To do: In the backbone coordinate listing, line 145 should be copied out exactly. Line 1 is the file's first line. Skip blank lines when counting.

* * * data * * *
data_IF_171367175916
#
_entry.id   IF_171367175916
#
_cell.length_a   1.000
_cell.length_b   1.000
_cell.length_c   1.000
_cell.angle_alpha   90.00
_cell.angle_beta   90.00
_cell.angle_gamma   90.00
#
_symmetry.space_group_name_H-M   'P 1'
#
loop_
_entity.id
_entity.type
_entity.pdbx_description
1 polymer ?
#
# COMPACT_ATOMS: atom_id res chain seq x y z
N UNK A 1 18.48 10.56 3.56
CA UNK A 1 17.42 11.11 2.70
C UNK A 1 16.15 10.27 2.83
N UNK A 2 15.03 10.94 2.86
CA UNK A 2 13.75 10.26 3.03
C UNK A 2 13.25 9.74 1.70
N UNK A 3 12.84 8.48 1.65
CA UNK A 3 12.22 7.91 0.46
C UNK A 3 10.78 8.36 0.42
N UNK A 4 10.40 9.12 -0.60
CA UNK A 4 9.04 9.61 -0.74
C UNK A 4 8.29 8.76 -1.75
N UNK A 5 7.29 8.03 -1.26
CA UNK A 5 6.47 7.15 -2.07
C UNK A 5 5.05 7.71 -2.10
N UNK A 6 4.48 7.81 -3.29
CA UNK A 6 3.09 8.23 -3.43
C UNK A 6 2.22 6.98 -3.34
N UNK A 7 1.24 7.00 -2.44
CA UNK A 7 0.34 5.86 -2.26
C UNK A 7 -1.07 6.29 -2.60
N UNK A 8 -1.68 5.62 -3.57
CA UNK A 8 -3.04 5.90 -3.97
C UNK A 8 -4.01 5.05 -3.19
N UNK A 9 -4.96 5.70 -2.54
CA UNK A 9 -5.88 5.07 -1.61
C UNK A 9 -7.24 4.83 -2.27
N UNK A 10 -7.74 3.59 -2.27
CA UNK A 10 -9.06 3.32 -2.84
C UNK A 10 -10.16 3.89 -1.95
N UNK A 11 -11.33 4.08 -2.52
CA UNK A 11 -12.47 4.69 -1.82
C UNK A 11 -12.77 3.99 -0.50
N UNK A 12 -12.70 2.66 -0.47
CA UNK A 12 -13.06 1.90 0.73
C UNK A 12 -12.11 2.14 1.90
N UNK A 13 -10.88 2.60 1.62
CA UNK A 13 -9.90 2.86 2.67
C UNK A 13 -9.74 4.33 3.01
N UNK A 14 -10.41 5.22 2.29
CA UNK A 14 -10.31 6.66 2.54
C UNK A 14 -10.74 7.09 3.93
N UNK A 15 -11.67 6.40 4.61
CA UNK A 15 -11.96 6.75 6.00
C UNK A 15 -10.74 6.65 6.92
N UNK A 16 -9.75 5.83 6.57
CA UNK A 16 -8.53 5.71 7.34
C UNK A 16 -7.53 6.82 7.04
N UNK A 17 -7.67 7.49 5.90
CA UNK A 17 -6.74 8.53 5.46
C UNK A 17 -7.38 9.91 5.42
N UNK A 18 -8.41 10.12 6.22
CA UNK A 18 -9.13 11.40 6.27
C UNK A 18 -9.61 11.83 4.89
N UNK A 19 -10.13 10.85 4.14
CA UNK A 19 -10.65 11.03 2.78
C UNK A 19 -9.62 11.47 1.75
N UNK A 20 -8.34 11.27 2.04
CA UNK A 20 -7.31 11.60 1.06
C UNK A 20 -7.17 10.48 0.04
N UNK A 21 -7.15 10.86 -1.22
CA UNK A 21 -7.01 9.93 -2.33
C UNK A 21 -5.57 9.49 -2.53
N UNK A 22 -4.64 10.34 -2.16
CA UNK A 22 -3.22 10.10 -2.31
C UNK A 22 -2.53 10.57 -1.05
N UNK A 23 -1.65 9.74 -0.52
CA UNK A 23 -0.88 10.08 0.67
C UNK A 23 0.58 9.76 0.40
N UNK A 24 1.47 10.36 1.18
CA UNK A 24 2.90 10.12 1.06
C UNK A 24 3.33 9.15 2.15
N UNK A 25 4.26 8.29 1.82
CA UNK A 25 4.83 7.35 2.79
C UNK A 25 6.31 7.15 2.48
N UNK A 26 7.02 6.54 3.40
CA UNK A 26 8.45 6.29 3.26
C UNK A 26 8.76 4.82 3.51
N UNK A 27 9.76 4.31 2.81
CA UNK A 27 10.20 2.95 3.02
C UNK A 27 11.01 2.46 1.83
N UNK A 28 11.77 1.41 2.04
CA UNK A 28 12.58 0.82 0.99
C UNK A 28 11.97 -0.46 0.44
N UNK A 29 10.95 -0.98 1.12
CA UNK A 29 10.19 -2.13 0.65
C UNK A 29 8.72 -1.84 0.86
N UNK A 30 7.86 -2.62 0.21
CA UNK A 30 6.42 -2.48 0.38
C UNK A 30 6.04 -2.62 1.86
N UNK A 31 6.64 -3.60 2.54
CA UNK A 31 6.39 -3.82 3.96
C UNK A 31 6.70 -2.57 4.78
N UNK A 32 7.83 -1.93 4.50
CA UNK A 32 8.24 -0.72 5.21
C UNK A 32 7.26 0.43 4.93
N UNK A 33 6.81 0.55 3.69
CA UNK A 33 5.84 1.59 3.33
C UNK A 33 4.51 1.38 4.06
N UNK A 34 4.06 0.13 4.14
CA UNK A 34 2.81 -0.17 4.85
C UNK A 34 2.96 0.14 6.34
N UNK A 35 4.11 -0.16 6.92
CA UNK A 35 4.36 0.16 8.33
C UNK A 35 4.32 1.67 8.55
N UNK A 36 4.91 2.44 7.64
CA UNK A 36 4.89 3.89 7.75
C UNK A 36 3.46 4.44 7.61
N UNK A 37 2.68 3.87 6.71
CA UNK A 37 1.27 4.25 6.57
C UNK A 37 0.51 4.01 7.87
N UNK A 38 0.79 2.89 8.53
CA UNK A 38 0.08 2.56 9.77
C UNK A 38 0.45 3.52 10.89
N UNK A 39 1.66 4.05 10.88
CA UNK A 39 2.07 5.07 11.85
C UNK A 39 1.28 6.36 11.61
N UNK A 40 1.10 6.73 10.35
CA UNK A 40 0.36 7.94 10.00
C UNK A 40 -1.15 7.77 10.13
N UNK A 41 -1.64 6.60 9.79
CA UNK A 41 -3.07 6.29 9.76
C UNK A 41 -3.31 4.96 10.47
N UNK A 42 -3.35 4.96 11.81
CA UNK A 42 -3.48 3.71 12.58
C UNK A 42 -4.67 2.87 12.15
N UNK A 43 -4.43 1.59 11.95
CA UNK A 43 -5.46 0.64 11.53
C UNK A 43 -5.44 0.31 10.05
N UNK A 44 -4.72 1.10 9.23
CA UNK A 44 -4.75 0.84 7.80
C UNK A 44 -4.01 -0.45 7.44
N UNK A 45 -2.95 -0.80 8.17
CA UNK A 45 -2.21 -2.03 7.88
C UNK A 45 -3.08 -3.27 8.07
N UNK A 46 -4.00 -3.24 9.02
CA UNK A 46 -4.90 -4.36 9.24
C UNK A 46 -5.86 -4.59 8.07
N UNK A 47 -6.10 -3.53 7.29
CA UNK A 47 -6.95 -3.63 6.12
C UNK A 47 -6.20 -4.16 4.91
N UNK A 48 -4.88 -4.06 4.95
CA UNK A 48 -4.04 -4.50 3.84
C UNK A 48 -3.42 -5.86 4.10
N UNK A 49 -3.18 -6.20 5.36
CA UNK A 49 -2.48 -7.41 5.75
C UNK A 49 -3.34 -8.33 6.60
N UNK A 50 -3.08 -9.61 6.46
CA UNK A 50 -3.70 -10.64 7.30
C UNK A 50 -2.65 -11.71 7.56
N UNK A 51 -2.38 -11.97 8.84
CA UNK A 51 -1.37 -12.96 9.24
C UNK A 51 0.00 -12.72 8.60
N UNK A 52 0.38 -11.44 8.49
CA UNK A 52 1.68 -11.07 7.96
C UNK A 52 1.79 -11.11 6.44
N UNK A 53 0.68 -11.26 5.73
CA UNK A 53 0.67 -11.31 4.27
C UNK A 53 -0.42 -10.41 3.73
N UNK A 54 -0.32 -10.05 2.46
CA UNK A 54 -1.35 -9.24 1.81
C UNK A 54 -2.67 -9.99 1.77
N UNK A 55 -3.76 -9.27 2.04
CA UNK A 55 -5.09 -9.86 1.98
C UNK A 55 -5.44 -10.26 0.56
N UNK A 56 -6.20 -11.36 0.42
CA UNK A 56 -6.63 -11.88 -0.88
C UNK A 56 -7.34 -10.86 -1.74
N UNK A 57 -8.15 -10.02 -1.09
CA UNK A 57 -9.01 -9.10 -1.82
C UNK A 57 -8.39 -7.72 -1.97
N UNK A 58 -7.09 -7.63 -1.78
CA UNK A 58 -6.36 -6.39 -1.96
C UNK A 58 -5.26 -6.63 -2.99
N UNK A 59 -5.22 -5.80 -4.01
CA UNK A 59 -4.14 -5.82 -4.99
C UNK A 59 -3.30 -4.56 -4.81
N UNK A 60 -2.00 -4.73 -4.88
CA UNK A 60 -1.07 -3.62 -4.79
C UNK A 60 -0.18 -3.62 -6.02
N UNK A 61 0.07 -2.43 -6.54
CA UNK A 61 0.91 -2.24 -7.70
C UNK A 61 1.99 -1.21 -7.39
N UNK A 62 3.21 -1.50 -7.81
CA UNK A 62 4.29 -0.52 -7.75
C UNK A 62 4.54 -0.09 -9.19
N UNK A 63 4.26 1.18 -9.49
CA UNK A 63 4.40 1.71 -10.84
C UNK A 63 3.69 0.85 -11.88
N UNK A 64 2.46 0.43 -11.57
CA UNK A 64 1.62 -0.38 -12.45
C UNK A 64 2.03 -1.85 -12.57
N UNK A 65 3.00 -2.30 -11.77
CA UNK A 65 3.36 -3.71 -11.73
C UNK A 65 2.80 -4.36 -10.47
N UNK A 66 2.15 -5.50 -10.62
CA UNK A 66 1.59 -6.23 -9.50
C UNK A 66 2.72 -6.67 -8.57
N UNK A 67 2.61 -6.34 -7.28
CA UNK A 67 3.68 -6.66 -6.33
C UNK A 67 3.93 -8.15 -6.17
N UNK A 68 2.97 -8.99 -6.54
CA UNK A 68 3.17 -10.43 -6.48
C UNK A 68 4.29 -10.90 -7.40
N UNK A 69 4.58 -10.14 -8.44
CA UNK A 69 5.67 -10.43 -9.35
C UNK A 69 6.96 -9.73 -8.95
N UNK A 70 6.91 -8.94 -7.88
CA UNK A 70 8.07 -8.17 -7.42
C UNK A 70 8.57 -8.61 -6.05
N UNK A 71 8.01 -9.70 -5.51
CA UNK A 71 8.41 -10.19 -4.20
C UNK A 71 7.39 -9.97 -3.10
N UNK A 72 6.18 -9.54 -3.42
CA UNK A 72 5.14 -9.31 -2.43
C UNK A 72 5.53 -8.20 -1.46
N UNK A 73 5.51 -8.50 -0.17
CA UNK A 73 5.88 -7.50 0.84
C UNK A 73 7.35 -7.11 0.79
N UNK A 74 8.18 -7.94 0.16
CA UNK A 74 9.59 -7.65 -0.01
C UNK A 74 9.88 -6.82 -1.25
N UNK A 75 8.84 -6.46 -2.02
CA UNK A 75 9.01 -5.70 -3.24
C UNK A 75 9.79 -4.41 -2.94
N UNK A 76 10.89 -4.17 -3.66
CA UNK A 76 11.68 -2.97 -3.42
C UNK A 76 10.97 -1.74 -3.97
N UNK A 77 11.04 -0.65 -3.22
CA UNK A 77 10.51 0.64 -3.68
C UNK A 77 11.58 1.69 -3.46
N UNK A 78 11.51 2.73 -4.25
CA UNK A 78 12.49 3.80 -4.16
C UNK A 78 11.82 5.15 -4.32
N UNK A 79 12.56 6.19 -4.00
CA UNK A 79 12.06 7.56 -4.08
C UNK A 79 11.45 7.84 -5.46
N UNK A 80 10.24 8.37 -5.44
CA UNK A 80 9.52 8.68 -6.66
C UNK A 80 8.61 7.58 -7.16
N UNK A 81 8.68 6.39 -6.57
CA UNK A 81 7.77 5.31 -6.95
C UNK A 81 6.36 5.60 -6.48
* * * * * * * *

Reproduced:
CA UNK A 42 -3.48 3.71 12.58